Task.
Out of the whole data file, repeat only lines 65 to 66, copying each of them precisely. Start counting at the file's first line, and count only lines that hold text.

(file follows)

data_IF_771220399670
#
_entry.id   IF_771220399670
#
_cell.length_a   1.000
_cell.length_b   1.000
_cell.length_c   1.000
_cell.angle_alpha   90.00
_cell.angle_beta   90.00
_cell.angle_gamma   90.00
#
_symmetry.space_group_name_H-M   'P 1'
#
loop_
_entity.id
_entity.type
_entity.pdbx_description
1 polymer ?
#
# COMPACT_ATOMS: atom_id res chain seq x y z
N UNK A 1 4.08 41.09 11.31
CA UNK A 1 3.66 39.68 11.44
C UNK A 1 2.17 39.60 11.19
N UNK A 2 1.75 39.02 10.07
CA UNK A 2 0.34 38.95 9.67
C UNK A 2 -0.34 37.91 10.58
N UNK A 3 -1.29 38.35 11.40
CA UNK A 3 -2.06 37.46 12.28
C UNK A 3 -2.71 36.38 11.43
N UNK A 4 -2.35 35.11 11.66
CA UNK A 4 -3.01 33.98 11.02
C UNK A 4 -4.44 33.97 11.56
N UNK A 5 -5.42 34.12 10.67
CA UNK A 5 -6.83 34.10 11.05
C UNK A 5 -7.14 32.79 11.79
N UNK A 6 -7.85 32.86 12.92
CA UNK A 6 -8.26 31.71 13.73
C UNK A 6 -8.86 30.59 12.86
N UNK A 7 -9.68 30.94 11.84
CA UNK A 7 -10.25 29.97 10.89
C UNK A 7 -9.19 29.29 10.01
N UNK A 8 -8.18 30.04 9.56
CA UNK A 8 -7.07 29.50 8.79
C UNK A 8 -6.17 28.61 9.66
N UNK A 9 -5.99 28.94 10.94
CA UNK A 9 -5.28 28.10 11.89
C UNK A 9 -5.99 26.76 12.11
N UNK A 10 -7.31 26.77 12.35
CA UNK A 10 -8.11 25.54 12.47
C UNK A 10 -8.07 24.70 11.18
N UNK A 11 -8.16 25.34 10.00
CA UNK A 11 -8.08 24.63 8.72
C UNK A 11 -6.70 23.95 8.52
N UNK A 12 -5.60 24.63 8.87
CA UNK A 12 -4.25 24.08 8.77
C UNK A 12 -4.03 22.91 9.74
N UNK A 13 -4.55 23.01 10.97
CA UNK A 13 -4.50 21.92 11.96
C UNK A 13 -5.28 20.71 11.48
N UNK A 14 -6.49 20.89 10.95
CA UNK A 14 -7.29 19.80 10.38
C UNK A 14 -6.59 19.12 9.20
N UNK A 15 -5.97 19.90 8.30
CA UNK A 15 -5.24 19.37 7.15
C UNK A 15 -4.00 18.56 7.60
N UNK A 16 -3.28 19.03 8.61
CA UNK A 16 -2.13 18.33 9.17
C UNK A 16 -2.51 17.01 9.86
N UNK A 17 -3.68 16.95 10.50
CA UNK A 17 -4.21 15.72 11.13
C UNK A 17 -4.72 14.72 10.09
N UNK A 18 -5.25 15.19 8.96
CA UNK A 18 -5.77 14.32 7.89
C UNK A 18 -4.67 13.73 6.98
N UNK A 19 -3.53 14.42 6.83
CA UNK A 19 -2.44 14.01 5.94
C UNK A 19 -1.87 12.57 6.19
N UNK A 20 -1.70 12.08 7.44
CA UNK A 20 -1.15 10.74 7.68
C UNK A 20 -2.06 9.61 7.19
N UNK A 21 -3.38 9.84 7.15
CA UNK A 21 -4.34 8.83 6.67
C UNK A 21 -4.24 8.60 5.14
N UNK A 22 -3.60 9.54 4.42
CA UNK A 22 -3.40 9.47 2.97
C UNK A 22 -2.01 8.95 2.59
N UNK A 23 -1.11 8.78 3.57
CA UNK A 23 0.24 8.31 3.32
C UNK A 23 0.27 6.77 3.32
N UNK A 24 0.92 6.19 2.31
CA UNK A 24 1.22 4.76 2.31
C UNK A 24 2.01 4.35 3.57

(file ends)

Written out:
C UNK A 15 -4.00 18.56 7.60
N UNK A 16 -3.28 19.03 8.61